TOKYO -- A Nissan Motor affiliate is alleged to have paid $17.8 million for luxury homes in Rio de Janeiro and Beirut for its soon to be ousted chairman Carlos Ghosn, who was arrested on Monday on suspicion of financial misconduct, sources familiar with the situation said.
The transactions were done through a Dutch subsidiary, created around 2010, with 6 billion yen ($53.4 million at current rates) in capital, ostensibly set up for investment purposes. The sources said it was funded entirely by the Japanese automaker. The official line within Nissan was that the unit would invest in startups, though there is little evidence to support this claim.
The revelations come the day after Nissan accused Ghosn of "numerous... significant acts of misconduct." The statement was made following an internal investigation over several months, sparked by a tipoff from a whistleblower. He is accused of understating his compensation and misusing company assets and funds. He could not be contacted for comment. He is due to be dismissed as Nissan chairman on Thursday.
People involved with Nissan used a newly established plea bargain scheme in the investigation, according to sources familiar with the matter. The scheme, introduced in June, reduces or exempts criminal disposition in exchange for cooperating with prosecutors. Ghosn's case is the second known use of the scheme.
According to the sources, funds from the Dutch company were apparently used to purchase a condominium in Rio de Janeiro and a luxury home in Beirut, both of which were provided to Ghosn for his personal use. In addition, Nissan is said to have shouldered maintenance and renovation costs. The combined outlays are believed to have exceeded 2 billion yen.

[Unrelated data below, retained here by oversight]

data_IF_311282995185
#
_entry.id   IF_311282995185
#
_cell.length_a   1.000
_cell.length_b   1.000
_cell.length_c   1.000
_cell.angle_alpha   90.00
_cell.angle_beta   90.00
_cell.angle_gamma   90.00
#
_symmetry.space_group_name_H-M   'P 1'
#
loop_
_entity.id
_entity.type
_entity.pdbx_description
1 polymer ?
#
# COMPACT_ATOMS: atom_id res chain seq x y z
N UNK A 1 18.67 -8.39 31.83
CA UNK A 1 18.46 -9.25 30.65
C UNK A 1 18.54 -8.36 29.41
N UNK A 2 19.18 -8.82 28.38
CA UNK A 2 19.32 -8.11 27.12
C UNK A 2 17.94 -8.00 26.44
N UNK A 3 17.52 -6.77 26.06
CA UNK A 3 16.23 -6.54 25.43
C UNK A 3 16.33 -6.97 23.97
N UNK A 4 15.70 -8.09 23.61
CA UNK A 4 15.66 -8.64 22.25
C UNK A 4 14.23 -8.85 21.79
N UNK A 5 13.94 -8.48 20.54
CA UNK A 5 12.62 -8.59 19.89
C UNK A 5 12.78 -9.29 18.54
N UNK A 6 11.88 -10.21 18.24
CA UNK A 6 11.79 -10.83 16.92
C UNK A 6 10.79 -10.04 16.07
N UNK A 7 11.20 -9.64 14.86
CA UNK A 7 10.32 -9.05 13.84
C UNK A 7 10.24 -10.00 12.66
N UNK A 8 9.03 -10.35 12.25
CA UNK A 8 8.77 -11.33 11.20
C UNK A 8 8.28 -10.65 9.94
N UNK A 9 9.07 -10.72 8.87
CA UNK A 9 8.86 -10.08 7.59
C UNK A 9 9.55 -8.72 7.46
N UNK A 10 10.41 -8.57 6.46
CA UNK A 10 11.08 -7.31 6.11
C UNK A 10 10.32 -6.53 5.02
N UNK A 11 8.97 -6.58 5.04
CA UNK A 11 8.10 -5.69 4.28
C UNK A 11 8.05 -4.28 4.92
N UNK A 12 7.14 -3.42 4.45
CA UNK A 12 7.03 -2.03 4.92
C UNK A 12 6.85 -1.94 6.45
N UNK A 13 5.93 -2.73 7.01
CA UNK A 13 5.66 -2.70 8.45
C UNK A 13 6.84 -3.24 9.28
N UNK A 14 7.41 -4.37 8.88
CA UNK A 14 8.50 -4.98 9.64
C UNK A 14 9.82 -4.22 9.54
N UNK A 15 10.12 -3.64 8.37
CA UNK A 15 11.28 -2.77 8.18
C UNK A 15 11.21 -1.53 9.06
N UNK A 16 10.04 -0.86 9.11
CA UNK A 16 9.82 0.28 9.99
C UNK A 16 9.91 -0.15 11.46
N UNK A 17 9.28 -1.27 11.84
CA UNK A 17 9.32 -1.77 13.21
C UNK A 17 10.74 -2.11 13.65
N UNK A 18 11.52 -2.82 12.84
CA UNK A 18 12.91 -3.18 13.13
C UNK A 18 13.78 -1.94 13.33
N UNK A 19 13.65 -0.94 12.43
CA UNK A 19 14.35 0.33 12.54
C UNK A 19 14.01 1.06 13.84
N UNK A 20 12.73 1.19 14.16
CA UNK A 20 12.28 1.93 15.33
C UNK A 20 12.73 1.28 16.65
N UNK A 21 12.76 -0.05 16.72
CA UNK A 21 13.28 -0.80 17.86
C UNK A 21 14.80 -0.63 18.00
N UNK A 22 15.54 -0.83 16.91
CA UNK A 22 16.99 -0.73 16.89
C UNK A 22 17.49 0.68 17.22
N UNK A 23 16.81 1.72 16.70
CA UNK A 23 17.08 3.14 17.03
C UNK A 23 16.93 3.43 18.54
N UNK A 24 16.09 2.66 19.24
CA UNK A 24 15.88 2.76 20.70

These transactions were overseen by representative director Greg Kelly, according to the sources. Nissan alleged on Monday that "Kelly's deep involvement [had] also been confirmed."
Ghosn spent his early childhood in Rio, then moved to Beirut, where he finished high school. Nissan does not have any major operations in Beirut, and nor do its alliance partners, Renault and Mitsubishi Motors.
Ghosn and Kelly are accused of submitting a securities report claiming the chairman received roughly 5 billion yen in compensation from April 2010 to March 2015, when in fact he received double that.
The developing scandal has jolted Japan's government and investors, who fear the impact on the sprawling auto group.
"We recognize that it is important to maintain a stable relationship," Trade Minister Hiroshige Seko said of the Nissan-Renault-Mitsubishi alliance. "We hope the discussions will proceed constructively in a manner that is convincing to stakeholders."
Yoshihide Suga, the chief cabinet secretary, said he would "watch the situation closely." And Transport Minister Keiichi Ishii said he was "very surprised" about Ghosn's arrest.
The automaker's shares fell sharply on Tuesday, closing 5.45% lower on the day at 950.7 yen. Mitsubishi Motors, which is 34% owned by Nissan, closed down 6.85%.